What is love of learning and study support?
Love of learning is when individuals have a disposition to seek out new experiences and opportunities to foster learning (1). When students and young people develop a true love of learning they enjoy it intrinsically, valuing the enjoyment and rewards of mental exertion and discovering new things, rather than only enjoying it when receiving external rewards (1). Study support involves activities for students outside of normal school hours to assist pupils learning, improve academic achievement and/or to promote personal or social development (2).
Instilling a love of learning in young people and providing them with study support to ensure they have a positive educational experience is important for their personal and social development. Building a love of learning instills curiosity in young people that benefits them in the classroom and when they enter employment, as employers want curious and intrinsically motivated individuals (3). It also Research also shows developing curiosity and interest in continually learning new things promotes positive physical and mental health and helps to build resilience (3). Providing study support has similar benefits as research shows providing study support assists in building a love of learning and motivation to learn and improving young people’s self-esteem (2). Study support is particularly important for students from disadvantaged backgrounds to provide access to resources they may not have access to at home (2).
Why is this important to Ormiston Trust?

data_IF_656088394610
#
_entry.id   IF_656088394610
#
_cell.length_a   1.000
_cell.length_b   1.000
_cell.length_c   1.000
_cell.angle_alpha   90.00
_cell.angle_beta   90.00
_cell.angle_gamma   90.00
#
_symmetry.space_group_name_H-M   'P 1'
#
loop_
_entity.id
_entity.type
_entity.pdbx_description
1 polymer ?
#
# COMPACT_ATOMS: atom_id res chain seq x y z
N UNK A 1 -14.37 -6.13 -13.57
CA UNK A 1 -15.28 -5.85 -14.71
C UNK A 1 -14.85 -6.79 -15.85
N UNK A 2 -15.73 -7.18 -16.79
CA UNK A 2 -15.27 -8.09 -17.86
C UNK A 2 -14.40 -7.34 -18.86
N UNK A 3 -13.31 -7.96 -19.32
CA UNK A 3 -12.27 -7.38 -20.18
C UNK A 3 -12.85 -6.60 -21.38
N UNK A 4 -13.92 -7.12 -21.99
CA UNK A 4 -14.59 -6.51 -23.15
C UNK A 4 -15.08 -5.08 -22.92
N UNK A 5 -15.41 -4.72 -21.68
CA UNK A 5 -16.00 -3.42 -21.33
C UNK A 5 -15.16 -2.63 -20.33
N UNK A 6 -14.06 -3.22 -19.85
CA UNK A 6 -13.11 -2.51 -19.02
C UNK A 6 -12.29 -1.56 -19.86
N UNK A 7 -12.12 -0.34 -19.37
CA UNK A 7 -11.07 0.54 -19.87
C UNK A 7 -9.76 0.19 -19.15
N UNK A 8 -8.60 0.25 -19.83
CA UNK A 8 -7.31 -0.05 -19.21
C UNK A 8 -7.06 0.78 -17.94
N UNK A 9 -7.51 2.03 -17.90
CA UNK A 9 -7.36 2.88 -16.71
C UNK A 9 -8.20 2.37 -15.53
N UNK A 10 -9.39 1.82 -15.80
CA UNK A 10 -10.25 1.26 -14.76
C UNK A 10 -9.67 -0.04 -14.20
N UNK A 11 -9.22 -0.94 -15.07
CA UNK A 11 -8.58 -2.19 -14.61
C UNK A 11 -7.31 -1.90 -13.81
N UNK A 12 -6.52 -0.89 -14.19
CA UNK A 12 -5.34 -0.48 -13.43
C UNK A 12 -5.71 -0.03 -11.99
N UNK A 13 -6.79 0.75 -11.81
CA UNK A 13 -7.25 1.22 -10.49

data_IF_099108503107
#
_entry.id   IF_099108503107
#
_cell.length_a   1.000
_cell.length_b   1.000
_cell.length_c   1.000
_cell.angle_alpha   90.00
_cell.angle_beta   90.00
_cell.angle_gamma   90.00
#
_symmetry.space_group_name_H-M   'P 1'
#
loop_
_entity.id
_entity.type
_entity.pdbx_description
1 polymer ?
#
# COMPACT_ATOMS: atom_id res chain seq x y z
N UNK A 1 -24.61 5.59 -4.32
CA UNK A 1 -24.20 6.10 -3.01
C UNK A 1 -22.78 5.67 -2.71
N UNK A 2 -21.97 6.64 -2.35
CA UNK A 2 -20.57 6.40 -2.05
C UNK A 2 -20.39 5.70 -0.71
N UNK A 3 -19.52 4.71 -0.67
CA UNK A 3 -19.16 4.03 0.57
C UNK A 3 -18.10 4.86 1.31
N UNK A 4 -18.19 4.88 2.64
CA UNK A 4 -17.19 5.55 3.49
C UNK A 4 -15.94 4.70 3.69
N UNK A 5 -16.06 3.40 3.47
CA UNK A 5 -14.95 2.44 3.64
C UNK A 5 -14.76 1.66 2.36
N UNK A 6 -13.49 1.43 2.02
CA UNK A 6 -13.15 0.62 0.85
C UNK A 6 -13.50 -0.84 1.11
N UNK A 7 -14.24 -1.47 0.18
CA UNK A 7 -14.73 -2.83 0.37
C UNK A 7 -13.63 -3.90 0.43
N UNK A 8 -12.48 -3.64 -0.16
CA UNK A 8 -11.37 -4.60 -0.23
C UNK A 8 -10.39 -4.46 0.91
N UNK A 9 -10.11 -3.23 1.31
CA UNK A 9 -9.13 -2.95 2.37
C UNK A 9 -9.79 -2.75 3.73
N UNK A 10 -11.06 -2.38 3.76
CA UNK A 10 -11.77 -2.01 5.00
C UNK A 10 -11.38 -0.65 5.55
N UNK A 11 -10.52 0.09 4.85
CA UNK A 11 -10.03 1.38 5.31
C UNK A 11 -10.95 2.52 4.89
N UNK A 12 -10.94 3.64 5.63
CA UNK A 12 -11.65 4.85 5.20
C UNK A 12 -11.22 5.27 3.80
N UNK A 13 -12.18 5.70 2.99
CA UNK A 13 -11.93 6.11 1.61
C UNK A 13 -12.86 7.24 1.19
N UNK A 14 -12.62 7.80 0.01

Providing study support and fostering a love of learning is important to Ormiston Trust as one of our core values is sustaining success. Providing study support in schools and building a love of learning through activities in schools allows young people to sustain success into adulthood by building curiosity, improving self esteem and resilience, and learning to actively seek out new opportunities. This builds skills for future employment and also contributes to positive personal development for young people to succeed in the future. Additionally, providing study support in schools where there may be higher proportions of students from disadvantaged backgrounds assists in bridging attainment gaps between students and ensuring these students have equal opportunities to succeed in school and beyond.
Grant programmes examples: Business mentors, online tutoring, after-school, after STEM clubs, university trips, work experience etc.
Note: While we are potentially interested in funding innovation in study support or catch up practice we would not typically cover the costs of routine practice or lessons.
(1) The University of Oklahoma Institute for the Study of Human Flourishing. “Love of learning”. The University of Oklahoma. https://www.ou.edu/flourish/virtues/intellectual-virtues/love-of-learning
(2) Department for Education, 1999. “The Benefits of Study Support: A Review of Opinion and Research”. Gov. UK. https://dera.ioe.ac.uk/4489/1/RR110.pdf
(3) Ben Dean, PhD., 2004. “Defining Love of Learning”. University of Pennsylvannia. https://www.authentichappiness.sas.upenn.edu/newsletters/authentichappinesscoaching/learning